In a piece for Esquire a few years ago, pop culture guru and occasional sports columnist Chuck Klosterman argued that rooting for one team your whole life is a foolish and outdated concept. After all, the argument goes, you end up simply rooting for a uniform and a logo, with no regard to the players, management or style of play of a particular organization. It makes more sense, according to Klosterman, to shift allegiances based on who your favorite players or teams are at any given moment.

I dismissed the argument out-of-hand upon first reading it, and wrote Klosterman off as just another smug, soulless hipster who jerks off to his own pop culture allusions. Which he is. But in recent years, it has become harder than ever to root for my favorite team, as the Yankees' brass seemed to make a point of acquiring every player in baseball I despise, starting with Roger Clemens in 1999.

This off-season, flush with a newfound sense of purpose stemming from his victorious power struggle, GM Brian Cashman excised some of the worst cancers from the roster by getting rid of Randy Johnson, Gary Sheffield and Jaret Wright. 600 pounds of dead weight gone, not counting Wright's chaw.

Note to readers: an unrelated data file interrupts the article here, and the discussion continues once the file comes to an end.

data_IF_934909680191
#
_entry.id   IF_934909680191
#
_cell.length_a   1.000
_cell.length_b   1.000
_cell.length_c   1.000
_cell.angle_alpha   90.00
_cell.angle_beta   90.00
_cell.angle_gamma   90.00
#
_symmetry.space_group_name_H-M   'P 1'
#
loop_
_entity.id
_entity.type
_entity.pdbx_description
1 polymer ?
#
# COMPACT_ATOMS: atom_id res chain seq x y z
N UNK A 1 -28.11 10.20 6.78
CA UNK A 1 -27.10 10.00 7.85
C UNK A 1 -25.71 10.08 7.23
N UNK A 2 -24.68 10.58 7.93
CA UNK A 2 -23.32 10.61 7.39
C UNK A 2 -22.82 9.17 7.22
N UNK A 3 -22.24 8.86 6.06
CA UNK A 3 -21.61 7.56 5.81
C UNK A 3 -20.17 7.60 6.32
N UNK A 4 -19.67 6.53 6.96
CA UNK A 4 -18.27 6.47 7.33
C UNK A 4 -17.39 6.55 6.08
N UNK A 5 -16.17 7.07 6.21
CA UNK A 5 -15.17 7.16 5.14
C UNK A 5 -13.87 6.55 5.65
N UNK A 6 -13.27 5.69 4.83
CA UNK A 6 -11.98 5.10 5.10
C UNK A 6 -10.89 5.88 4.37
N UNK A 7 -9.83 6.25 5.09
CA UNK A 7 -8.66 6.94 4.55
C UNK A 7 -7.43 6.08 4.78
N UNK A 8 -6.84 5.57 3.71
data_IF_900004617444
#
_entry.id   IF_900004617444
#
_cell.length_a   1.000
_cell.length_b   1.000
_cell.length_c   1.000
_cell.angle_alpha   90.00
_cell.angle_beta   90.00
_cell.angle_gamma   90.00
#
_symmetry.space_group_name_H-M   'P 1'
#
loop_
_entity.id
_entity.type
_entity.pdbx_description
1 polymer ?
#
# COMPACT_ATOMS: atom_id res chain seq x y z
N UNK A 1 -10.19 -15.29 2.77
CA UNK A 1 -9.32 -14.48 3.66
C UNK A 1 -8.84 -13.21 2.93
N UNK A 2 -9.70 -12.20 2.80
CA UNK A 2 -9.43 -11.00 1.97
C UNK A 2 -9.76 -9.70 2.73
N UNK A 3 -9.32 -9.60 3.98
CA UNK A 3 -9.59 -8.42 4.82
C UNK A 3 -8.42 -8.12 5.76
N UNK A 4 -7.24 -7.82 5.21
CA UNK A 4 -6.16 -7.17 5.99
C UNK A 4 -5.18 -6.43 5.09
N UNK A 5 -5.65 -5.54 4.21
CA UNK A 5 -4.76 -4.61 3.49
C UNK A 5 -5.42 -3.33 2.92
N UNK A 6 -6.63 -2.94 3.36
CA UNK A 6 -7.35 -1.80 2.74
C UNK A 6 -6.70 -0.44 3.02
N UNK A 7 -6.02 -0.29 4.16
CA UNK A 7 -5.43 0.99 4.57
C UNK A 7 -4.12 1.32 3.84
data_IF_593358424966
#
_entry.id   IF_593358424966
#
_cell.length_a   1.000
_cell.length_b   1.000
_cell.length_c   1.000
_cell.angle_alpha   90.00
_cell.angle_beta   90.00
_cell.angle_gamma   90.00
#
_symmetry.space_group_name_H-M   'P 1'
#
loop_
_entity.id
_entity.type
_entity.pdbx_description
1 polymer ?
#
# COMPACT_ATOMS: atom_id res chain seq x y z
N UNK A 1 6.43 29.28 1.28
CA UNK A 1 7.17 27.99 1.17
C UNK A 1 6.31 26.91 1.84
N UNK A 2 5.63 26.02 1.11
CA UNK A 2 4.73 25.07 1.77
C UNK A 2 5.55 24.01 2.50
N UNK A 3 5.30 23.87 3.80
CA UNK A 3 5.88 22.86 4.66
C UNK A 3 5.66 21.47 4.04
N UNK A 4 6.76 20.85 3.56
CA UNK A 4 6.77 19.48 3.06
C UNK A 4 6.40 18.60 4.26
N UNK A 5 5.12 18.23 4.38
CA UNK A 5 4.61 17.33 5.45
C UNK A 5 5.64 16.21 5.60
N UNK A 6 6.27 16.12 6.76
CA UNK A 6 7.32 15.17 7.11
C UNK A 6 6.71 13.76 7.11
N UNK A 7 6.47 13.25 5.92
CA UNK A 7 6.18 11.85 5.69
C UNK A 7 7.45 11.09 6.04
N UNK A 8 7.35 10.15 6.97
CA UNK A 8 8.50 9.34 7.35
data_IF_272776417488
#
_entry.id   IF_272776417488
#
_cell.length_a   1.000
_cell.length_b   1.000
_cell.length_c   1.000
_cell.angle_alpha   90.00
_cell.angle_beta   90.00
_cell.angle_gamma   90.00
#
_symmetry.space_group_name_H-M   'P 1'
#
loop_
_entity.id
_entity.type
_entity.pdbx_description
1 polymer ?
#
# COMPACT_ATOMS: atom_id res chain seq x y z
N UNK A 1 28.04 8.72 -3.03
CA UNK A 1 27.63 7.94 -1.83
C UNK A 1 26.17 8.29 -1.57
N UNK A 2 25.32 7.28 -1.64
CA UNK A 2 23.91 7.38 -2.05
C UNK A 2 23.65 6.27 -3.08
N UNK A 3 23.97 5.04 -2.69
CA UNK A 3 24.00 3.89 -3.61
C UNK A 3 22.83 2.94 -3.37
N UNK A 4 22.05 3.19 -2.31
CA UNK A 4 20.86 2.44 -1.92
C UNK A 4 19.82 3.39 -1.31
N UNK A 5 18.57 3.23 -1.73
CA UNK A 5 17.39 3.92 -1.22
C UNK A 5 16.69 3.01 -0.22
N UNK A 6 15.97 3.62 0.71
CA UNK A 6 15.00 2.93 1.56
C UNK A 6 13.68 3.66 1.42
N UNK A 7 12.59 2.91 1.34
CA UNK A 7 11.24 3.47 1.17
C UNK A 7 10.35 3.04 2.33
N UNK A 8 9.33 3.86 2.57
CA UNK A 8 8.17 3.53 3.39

Still, when compared with the 1996-2001 dynasty, or even the less successful teams of the '80s and early '90s, the 2007 Yankees contain several players for whom it will consistently kill me to root, which makes me worry that Klosterman might be on to something.

  • Alex Rodriguez – I know, I know. He's one of the greatest players of all time, and clutchness can't be proven, and gay jokes aren't funny and blah blah blah. But you know what? The guy's just a dick. He gleefully signed the biggest contract in baseball history, then submarined his team and forced a trade when – surprise! – the weight of his contract burdened the Rangers to the point that they couldn’t compete. Suspiciously polished, he still takes every opportunity to lift himself up in public at the expense of other players. I hated him when he was a rookie in Seattle and I hate him now. Seeing him remain ringless has been the silver lining in the Yankees' recent run of postseason failure.
  • Jason Giambi – A cheater. Also: greasy.